Here we go again… lockdown living begins once more.
Are you planning to enjoy some time in the garden this week?
There’s something about a sudden move to Level 4 that makes it a bit tricky in terms of coping without the convenience of the garden centre down the road. This sounds awful… but I love it when home gardeners are forced to get creative and work out how our grandparents managed their gardens without all the gadgets we have available these days.
Here are some tips if you are feeling a bit stuck:
Hot compost: This is a fabulous way to give your garden a really good tidy up, cut the grass, pull out the winter weeds, and clear a few beds for spring planting. If you avoid all toxic chemical weedkillers, then you’ll be able to turn the whole lot into compost for growing your summer and autumn veggies in a few months.
No dig gardening: If you want something a little quicker than waiting for compost to cook, then a no-dig garden bed could be fun. Hugelkultur is my favourite method, and I’ve used shallow hugelkultur beds in school gardens with a bit of aged chicken manure and biodynamic compost to give the soil a nice boost.
This topic is probably the next Blue Borage online course to be written. For now, you could do the Hugelkultur course, which includes some video tours of all the old Titirangi home garden beds.
Plan your spring garden beds: What’s the saying about measure thrice and cut once? Time spent planning is never a waste. I’ve got you covered with garden planning in the Foodscaping course, which is about to get a few Suburban Homestead Garden Planner downloads added to it.
The tasks are quite different to anything I’ve seen in gardening books and magazines— the process began with how I worked with my clients to help them tap into what their personal dream garden might look like. Everyone is different, and even if you have 20,000 pins on Pinterest boards, I doubt you’ll ever see anything that perfectly matches your ideal garden. Instead, this 10 step process could result in an action plan that you can take to a landscaper to build as soon as we are out of lockdown. You might even have the compost cooking, the seeds on their way, and all the planning and construction done by the end of spring!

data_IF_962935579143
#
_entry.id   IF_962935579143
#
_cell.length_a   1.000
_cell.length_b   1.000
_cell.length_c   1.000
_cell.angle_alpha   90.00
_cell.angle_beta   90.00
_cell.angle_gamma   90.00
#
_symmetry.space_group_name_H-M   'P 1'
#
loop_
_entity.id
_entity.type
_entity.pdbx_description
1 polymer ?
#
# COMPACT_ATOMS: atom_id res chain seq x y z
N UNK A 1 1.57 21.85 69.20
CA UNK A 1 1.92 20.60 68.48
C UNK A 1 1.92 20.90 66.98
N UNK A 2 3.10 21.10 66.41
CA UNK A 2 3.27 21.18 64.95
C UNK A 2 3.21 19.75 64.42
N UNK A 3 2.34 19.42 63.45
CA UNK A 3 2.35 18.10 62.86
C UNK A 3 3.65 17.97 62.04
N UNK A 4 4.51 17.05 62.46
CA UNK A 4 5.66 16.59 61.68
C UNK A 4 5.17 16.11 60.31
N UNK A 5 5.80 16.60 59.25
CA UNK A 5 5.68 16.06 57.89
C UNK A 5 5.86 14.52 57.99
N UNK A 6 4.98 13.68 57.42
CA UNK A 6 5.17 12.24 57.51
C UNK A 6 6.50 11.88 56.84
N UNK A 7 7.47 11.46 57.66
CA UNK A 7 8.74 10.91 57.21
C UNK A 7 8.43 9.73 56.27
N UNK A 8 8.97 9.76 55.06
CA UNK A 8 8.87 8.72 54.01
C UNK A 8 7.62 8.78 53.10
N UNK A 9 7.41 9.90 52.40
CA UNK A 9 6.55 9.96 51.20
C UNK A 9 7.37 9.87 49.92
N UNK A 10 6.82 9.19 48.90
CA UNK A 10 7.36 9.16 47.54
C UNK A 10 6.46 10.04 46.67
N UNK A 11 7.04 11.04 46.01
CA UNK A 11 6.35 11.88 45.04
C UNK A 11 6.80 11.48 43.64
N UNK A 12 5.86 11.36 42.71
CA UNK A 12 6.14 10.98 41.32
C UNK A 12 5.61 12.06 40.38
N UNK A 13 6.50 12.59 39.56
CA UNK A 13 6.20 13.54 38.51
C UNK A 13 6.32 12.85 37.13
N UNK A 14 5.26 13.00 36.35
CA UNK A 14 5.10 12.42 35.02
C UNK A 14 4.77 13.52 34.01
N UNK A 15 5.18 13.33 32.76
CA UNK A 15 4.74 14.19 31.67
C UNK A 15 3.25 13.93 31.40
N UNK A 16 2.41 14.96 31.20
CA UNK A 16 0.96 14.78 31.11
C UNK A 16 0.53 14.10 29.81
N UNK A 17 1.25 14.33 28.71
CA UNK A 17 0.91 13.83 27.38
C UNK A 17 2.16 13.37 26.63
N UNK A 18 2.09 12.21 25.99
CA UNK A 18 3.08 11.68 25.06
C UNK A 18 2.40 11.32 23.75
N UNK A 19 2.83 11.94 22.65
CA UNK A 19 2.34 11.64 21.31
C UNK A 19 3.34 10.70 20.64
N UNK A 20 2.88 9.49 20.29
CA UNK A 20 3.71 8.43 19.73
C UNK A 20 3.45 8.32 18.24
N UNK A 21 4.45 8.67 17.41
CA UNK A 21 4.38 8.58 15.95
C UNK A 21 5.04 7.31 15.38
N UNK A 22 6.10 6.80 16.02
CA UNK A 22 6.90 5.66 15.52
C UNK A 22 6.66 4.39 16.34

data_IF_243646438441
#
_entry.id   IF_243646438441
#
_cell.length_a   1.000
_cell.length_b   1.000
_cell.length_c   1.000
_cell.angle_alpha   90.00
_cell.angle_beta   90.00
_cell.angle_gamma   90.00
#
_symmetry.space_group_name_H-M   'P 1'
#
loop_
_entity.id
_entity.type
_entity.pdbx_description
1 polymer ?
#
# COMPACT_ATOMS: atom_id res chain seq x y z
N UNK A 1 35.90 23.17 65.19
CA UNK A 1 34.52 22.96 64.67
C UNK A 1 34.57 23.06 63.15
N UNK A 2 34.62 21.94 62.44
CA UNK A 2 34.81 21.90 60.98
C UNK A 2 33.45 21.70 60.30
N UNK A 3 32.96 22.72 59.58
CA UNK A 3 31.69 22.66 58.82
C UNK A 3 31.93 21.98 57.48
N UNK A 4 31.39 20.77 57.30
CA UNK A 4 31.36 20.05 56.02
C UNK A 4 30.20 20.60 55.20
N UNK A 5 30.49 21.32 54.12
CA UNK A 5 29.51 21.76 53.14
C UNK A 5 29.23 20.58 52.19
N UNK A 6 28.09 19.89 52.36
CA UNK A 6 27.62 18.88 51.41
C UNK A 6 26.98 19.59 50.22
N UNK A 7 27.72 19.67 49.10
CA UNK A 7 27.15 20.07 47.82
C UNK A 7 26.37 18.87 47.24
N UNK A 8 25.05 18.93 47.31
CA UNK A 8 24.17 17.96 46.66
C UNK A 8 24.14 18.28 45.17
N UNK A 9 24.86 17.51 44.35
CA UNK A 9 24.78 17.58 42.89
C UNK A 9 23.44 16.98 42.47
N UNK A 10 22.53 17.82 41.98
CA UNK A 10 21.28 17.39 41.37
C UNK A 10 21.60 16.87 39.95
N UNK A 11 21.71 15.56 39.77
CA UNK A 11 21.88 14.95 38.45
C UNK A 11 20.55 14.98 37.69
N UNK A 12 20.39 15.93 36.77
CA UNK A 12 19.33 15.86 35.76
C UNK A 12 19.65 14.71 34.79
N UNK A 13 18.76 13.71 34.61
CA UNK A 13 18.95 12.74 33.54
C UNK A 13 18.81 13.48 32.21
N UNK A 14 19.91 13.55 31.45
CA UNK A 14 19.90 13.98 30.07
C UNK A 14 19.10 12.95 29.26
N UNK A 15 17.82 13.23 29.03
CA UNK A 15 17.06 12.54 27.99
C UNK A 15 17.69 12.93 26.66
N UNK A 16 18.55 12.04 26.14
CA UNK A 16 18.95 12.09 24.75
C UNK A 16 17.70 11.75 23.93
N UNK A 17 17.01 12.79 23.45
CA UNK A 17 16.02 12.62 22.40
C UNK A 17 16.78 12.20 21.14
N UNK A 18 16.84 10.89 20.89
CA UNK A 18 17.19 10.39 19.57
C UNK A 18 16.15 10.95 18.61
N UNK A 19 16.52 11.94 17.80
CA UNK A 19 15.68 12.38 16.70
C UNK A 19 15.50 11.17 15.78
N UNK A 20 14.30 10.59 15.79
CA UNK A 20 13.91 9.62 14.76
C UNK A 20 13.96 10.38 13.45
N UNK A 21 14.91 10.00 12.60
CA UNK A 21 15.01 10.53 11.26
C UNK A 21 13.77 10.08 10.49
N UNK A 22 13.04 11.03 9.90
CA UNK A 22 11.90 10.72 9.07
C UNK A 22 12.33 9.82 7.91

Get into gardening by the moon: Initially this can be pretty hit and miss, or take a lot of planning. Ways I help people get into this mindset are (a) through my weekend gardening by the moon email, with tips on what’s most relevant in your garden for Saturday/Sunday, and (b) an online subscription where I examine a whole month at once, with both digital and analog options for you to copy or mimic.
Order seeds: It’s so exciting to get a package of seeds in the mail. Even if the seed companies are in lockdown, placing an order now will ensure your request will get bundled up as soon as they all reopen.
The online course Grow from Seed is my recommendation here, with tips on all the tools you will want to track down. Something that’s unique about my approach is that I’m not a commercial grower — everything is home scale. Also, I show you how to use a few special biodynamic methods.
With my in-person workshops postponed for a bit, it’s time to bring back online coaching. I’ve cleared spots in my calendar for one-off sessions and have limited spaces for VIP month long consulting — this would be perfect if you have a few projects you’re working on, or you want the sense of a garden coach at the other end of a text message or email. Perhaps your regular garden maintenance company is unable to visit, and you’re keen to get stuck into the garden yourself for a bit?
I’ll be using Voxer for this coaching, which is a walkie talkie style application. You can leave messages any time of the day, and I’ll check them in my office hours, and get back to you with suggestions and resources to work with.
Here are the links for these two options:
Tips for the beginner gardener: Soil, Water, Plants
We are not quite in spring, so even though the weather is warming up, it’s not yet time to go crazy planting everything.